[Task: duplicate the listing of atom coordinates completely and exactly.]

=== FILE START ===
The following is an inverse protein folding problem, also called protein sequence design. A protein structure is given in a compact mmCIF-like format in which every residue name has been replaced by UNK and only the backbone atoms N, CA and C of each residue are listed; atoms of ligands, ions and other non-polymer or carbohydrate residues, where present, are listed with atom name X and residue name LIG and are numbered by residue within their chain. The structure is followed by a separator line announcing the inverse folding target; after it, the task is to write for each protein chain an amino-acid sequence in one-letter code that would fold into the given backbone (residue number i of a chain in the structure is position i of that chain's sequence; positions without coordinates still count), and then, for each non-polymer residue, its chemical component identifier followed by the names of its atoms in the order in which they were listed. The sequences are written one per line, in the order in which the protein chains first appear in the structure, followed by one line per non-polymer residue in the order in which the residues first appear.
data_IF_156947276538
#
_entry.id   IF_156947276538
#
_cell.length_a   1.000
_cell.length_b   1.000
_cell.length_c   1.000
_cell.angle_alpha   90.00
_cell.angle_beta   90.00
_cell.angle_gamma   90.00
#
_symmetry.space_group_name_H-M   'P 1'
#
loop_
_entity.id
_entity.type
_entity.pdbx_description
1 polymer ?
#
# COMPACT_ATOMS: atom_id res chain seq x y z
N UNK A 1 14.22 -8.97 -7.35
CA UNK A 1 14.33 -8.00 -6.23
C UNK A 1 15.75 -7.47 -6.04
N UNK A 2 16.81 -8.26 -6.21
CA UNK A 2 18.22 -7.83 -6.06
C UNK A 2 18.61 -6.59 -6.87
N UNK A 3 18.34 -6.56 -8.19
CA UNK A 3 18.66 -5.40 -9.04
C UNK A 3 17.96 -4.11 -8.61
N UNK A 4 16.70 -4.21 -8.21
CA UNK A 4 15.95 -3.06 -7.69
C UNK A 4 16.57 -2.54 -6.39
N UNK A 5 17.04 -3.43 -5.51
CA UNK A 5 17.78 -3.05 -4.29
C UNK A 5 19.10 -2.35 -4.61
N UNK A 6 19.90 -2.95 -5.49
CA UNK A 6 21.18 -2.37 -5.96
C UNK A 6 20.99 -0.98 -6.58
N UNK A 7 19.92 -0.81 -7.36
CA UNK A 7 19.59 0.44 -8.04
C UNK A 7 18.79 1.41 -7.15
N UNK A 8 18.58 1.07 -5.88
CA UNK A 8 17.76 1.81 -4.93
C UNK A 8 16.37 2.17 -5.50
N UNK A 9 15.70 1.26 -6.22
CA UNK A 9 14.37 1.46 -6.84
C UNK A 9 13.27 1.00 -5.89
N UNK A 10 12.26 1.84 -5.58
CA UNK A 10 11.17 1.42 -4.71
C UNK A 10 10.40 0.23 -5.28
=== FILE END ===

The following is an inverse protein folding problem, also called protein sequence design. A protein structure is given in a compact mmCIF-like format in which every residue name has been replaced by UNK and only the backbone atoms N, CA and C of each residue are listed; atoms of ligands, ions and other non-polymer or carbohydrate residues, where present, are listed with atom name X and residue name LIG and are numbered by residue within their chain. The structure is followed by a separator line announcing the inverse folding target; after it, the task is to write for each protein chain an amino-acid sequence in one-letter code that would fold into the given backbone (residue number i of a chain in the structure is position i of that chain's sequence; positions without coordinates still count), and then, for each non-polymer residue, its chemical component identifier followed by the names of its atoms in the order in which they were listed. The sequences are written one per line, in the order in which the protein chains first appear in the structure, followed by one line per non-polymer residue in the order in which the residues first appear.
data_IF_156947276538
#
_entry.id   IF_156947276538
#
_cell.length_a   1.000
_cell.length_b   1.000
_cell.length_c   1.000
_cell.angle_alpha   90.00
_cell.angle_beta   90.00
_cell.angle_gamma   90.00
#
_symmetry.space_group_name_H-M   'P 1'
#
loop_
_entity.id
_entity.type
_entity.pdbx_description
1 polymer ?
#
# COMPACT_ATOMS: atom_id res chain seq x y z
N UNK A 1 14.22 -8.97 -7.35
CA UNK A 1 14.33 -8.00 -6.23
C UNK A 1 15.75 -7.47 -6.04
N UNK A 2 16.81 -8.26 -6.21
CA UNK A 2 18.22 -7.83 -6.06
C UNK A 2 18.61 -6.59 -6.87
N UNK A 3 18.34 -6.56 -8.19
CA UNK A 3 18.66 -5.40 -9.04
C UNK A 3 17.96 -4.11 -8.61
N UNK A 4 16.70 -4.21 -8.21
CA UNK A 4 15.95 -3.06 -7.69
C UNK A 4 16.57 -2.54 -6.39
N UNK A 5 17.04 -3.43 -5.51
CA UNK A 5 17.78 -3.05 -4.29
C UNK A 5 19.10 -2.35 -4.61
N UNK A 6 19.90 -2.95 -5.49
CA UNK A 6 21.18 -2.37 -5.96
C UNK A 6 20.99 -0.98 -6.58
N UNK A 7 19.92 -0.81 -7.36
CA UNK A 7 19.59 0.44 -8.04
C UNK A 7 18.79 1.41 -7.15
N UNK A 8 18.58 1.07 -5.88
CA UNK A 8 17.76 1.81 -4.93
C UNK A 8 16.37 2.17 -5.50
N UNK A 9 15.70 1.26 -6.22
CA UNK A 9 14.37 1.46 -6.84
C UNK A 9 13.27 1.00 -5.89
N UNK A 10 12.26 1.84 -5.58
CA UNK A 10 11.17 1.42 -4.71
C UNK A 10 10.40 0.23 -5.28